Monday, July 2, 2007

Of stalagmites and prophylactics

You have to believe that the headline writer for News Corp. in Australia had a lot of fun with this story.

'Melting phallus icicle saddens pilgrims'

The Shiva Lingam, an object of veneration for the Hindu faithful

Every year, hundreds of thousands of pilgrims trek through treacherous mountains in revolt-torn Kashmir, along icy streams, glacier-fed lakes and frozen passes, to reach the Amarnath cave, located at an altitude of 3800m.

The phallus-shaped stalagmite is believed to be a symbol of Lord Shiva, the Hindu god of destruction and regeneration.

The pilgrimage, one of Hinduism's holiest, is due to begin officially this year tomorrow, although thousands have already visited the shrine.

Parts of the story read like ad copy from a Cialis commercial.

“It is melting very fast,” N K Raina, director of the Amarnath Shrine Board, said, adding that when the stalagmite was last measured on May 25 it was 3.5m tall and its circumference was 2.5m.

“Now, it has reduced to almost one-tenth of its original size,” he said, without elaborating on the reasons....

Many Hindus consider the melting as a bad omen.

“Last year, it did not appear, and this year there are reports it is melting fast,” said Rajni Goswami, a 55-year-old housewife, who is due to start for Amarnath tomorrow.

"I think Lord Shiva is angry with us.

“I will still travel to the holy cave and pray for peace in Kashmir.”

Shiv Kumar, a pilgrim from the northern Indian city of Lucknow who visited the cave this week, said he was “deeply saddened” by the “very small size” of the stalagmite.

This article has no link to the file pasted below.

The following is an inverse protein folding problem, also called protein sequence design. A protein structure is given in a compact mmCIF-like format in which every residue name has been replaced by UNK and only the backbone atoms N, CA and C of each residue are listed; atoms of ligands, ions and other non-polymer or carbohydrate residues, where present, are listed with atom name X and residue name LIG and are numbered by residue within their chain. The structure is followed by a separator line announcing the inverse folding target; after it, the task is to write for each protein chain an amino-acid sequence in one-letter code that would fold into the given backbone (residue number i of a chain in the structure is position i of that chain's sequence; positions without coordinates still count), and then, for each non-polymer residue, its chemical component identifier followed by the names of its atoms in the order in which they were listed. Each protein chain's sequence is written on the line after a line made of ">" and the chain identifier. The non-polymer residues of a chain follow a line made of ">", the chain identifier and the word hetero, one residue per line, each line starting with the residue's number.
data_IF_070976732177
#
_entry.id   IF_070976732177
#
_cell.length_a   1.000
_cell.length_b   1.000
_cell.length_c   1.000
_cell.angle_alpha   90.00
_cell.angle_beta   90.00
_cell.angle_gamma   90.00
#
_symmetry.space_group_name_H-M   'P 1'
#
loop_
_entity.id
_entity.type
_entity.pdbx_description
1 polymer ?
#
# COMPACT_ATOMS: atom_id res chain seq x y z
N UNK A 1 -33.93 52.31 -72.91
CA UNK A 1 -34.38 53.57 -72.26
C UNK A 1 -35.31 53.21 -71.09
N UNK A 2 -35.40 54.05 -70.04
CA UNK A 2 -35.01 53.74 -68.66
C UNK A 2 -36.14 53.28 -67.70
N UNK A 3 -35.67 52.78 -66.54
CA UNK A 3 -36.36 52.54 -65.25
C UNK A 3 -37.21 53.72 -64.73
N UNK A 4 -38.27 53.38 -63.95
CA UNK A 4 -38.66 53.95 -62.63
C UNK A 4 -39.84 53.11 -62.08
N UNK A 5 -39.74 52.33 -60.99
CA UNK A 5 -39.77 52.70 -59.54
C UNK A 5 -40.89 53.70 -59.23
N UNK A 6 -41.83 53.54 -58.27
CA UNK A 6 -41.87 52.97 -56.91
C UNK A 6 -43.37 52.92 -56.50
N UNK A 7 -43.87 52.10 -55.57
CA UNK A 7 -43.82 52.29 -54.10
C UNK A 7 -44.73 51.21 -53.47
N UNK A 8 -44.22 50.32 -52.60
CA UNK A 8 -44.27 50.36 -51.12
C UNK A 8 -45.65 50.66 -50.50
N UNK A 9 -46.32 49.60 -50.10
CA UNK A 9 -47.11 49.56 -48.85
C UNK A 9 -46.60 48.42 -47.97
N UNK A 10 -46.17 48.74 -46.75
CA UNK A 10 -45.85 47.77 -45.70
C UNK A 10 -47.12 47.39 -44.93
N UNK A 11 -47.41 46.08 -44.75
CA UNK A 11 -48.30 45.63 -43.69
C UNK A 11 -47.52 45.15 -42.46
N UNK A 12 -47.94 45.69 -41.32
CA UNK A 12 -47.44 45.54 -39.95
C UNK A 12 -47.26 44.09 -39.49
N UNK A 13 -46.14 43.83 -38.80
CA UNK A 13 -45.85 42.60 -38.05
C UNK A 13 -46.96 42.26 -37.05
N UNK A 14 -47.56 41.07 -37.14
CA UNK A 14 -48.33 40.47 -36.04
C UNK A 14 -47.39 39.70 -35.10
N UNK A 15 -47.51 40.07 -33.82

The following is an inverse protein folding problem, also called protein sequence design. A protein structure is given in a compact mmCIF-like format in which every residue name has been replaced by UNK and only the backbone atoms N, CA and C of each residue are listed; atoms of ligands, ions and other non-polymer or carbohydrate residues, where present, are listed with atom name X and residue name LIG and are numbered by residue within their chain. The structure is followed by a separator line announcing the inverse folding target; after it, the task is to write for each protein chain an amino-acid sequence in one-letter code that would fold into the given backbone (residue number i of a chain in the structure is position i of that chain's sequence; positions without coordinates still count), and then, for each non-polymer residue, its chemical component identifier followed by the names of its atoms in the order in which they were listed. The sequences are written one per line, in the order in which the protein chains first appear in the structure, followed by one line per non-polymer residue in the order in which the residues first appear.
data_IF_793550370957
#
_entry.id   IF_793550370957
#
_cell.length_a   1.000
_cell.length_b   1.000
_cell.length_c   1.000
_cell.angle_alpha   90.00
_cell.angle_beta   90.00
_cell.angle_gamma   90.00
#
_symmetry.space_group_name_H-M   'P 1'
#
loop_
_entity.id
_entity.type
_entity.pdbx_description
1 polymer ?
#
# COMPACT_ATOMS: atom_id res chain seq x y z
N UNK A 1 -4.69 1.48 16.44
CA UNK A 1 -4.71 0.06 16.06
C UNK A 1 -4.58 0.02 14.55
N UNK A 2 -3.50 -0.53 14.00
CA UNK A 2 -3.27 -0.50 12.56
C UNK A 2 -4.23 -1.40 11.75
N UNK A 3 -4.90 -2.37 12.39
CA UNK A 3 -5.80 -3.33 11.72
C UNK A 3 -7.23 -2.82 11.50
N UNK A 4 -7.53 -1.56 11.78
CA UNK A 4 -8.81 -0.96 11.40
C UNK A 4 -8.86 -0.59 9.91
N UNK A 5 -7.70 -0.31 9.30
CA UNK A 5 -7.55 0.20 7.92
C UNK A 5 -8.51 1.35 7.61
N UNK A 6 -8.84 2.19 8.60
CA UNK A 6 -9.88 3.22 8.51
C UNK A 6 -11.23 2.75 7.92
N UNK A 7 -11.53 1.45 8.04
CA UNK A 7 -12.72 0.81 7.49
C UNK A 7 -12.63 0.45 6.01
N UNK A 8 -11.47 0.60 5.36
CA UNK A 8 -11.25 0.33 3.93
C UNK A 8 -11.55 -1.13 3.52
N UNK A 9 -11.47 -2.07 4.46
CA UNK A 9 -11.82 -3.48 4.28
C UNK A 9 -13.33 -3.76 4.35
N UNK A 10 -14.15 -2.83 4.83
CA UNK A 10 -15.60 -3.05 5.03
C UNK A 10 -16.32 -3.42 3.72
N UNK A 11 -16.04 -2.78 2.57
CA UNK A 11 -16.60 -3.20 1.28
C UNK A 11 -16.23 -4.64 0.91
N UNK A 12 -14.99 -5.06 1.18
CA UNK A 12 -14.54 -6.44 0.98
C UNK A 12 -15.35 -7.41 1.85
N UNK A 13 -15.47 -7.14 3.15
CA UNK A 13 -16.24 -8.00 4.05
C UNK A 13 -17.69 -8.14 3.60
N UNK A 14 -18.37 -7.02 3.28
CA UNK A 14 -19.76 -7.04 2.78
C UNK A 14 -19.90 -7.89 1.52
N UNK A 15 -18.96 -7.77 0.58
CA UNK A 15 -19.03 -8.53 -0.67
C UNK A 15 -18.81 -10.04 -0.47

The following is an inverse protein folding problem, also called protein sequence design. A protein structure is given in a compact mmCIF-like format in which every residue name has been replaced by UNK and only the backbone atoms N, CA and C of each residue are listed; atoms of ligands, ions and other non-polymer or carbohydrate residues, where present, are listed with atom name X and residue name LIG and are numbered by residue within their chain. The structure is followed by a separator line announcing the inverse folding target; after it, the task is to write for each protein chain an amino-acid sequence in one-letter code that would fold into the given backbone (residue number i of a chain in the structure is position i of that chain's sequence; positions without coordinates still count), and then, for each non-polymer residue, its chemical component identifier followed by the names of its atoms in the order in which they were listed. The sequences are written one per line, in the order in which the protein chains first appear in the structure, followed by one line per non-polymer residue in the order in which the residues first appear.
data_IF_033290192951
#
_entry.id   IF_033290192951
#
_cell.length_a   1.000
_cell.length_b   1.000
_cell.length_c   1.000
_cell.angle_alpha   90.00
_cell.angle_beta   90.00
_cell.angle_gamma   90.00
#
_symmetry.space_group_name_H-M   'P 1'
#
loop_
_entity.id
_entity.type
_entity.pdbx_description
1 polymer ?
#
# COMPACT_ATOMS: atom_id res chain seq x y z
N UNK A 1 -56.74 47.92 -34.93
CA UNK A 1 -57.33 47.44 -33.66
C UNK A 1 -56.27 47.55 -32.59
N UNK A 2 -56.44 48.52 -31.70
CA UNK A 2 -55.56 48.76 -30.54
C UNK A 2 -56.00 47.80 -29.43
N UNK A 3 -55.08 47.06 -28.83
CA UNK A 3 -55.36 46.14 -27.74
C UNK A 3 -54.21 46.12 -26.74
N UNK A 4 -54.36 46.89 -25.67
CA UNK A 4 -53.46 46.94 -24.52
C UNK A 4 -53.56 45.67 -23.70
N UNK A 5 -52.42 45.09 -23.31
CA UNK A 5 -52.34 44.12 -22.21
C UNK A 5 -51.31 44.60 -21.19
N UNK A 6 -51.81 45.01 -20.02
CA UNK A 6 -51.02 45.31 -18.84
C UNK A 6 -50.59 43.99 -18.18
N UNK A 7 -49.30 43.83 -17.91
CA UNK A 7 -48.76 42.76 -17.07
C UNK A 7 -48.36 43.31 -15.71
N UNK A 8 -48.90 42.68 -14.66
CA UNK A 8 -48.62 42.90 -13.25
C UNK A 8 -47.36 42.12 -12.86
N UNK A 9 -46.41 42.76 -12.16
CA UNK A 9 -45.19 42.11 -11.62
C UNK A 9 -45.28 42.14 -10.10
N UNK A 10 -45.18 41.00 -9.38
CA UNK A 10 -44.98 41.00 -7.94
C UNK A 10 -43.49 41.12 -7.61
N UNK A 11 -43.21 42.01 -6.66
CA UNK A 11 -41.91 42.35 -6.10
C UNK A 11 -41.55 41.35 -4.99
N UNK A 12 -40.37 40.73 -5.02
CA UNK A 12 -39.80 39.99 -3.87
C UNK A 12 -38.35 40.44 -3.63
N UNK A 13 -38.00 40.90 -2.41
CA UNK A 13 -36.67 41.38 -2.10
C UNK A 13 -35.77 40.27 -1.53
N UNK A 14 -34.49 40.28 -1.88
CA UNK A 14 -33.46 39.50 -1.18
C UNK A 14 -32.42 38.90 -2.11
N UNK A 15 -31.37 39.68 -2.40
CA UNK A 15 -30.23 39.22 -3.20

For a guy, this Shiv Kumar has an amazing empathy with the women who've had virtually identical experiences on dates and wedding nights.

That said, this should be an opportunity for solving another problem facing India.

India, struggling to promote greater condom use among its population, is looking to hire its own "condom man" to follow the example of a former Thai cabinet minister who successfully pushed for safer sex, the Times of India reported.

National AIDS Control Organisation (NACO) chief Sujatha Rao said that India needed to find someone like Mechai Viravaidya, famous for getting Thais to talk about sex, condoms and AIDs.

"We are serious about finding India's very own Mr Condom," Rao was quoted as saying after visiting Thailand to study its dramatic increase in condom use over the past decade, which contributed to a sharp fall in new HIV infections.

"He has to feel passionately about the cause as Mechai does ... have a dynamic personality to change both government policy and public perceptions about HIV/AIDS, sex and condoms," Rao said.

Viravaidya became famous in Thailand as the "Condom King" for actions such as taking condoms to World Bank talks as well as for the name of his Bangkok restaurant "Cabbages and Condoms," where condoms are a major part of the decor.

Authorities in India, where many people are hesitant to talk about sex and condoms openly, are trying to push condom use through television, radio and newspapers and by targeting high-risk groups.

Let me get this straight. You can risk your lives on dangerous and arduous religious pilgrimage to see an ice penis, but you can't talk openly about sex and condoms? Come on, people! I see the opportunity for a line of Shiva Lingam condoms, possibly with commercial tie-ins to Thermos ice chests and maybe even Popsicles.

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